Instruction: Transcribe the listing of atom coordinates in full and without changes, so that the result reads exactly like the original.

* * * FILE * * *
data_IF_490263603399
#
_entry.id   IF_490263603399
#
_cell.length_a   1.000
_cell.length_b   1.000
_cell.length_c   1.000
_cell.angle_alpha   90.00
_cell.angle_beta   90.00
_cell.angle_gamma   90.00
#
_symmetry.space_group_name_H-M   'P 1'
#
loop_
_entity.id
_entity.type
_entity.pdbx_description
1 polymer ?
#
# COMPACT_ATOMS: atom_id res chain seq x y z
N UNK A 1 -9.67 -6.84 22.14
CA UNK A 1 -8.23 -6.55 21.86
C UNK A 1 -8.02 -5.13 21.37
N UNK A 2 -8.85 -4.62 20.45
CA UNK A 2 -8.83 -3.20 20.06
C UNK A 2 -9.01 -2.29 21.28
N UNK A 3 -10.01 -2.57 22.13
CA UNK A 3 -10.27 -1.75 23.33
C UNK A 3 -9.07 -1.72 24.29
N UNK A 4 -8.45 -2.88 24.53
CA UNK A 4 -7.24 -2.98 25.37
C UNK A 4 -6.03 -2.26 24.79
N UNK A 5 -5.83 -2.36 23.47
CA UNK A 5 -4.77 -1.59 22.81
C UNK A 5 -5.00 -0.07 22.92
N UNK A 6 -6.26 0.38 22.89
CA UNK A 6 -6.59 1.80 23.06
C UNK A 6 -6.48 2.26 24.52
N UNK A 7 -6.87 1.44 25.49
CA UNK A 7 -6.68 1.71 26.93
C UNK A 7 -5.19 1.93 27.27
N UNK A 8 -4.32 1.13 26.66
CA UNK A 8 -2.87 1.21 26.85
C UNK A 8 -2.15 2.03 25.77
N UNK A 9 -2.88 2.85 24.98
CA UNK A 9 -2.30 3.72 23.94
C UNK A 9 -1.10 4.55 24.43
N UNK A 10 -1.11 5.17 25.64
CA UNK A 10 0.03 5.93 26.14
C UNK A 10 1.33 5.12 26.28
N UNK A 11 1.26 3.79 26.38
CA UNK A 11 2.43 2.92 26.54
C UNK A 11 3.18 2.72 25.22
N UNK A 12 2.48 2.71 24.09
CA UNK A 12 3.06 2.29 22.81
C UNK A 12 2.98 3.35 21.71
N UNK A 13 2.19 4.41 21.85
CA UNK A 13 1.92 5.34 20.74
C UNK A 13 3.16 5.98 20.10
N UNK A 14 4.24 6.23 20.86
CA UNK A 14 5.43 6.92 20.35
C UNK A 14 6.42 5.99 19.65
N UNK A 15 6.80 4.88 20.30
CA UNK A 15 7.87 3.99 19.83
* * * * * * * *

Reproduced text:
data_IF_490263603399
#
_entry.id   IF_490263603399
#
_cell.length_a   1.000
_cell.length_b   1.000
_cell.length_c   1.000
_cell.angle_alpha   90.00
_cell.angle_beta   90.00
_cell.angle_gamma   90.00
#
_symmetry.space_group_name_H-M   'P 1'
#
loop_
_entity.id
_entity.type
_entity.pdbx_description
1 polymer ?
#
# COMPACT_ATOMS: atom_id res chain seq x y z
N UNK A 1 -9.67 -6.84 22.14
CA UNK A 1 -8.23 -6.55 21.86
C UNK A 1 -8.02 -5.13 21.37
N UNK A 2 -8.85 -4.62 20.45
CA UNK A 2 -8.83 -3.20 20.06
C UNK A 2 -9.01 -2.29 21.28
N UNK A 3 -10.01 -2.57 22.13
CA UNK A 3 -10.27 -1.75 23.33
C UNK A 3 -9.07 -1.72 24.29
N UNK A 4 -8.45 -2.88 24.53
CA UNK A 4 -7.24 -2.98 25.37
C UNK A 4 -6.03 -2.26 24.79
N UNK A 5 -5.83 -2.36 23.47
CA UNK A 5 -4.77 -1.59 22.81
C UNK A 5 -5.00 -0.07 22.92
N UNK A 6 -6.26 0.38 22.89
CA UNK A 6 -6.59 1.80 23.06
C UNK A 6 -6.48 2.26 24.52
N UNK A 7 -6.87 1.44 25.49
CA UNK A 7 -6.68 1.71 26.93
C UNK A 7 -5.19 1.93 27.27
N UNK A 8 -4.32 1.13 26.66
CA UNK A 8 -2.87 1.21 26.85
C UNK A 8 -2.15 2.03 25.77
N UNK A 9 -2.88 2.85 24.98
CA UNK A 9 -2.30 3.72 23.94
C UNK A 9 -1.10 4.55 24.43
N UNK A 10 -1.11 5.17 25.64
CA UNK A 10 0.03 5.93 26.14
C UNK A 10 1.33 5.12 26.28
N UNK A 11 1.26 3.79 26.38
CA UNK A 11 2.43 2.92 26.54
C UNK A 11 3.18 2.72 25.22
N UNK A 12 2.48 2.71 24.09
CA UNK A 12 3.06 2.29 22.81
C UNK A 12 2.98 3.35 21.71
N UNK A 13 2.19 4.41 21.85
CA UNK A 13 1.92 5.34 20.74
C UNK A 13 3.16 5.98 20.10
N UNK A 14 4.24 6.23 20.86
CA UNK A 14 5.43 6.92 20.35
C UNK A 14 6.42 5.99 19.65
N UNK A 15 6.80 4.88 20.30
CA UNK A 15 7.87 3.99 19.83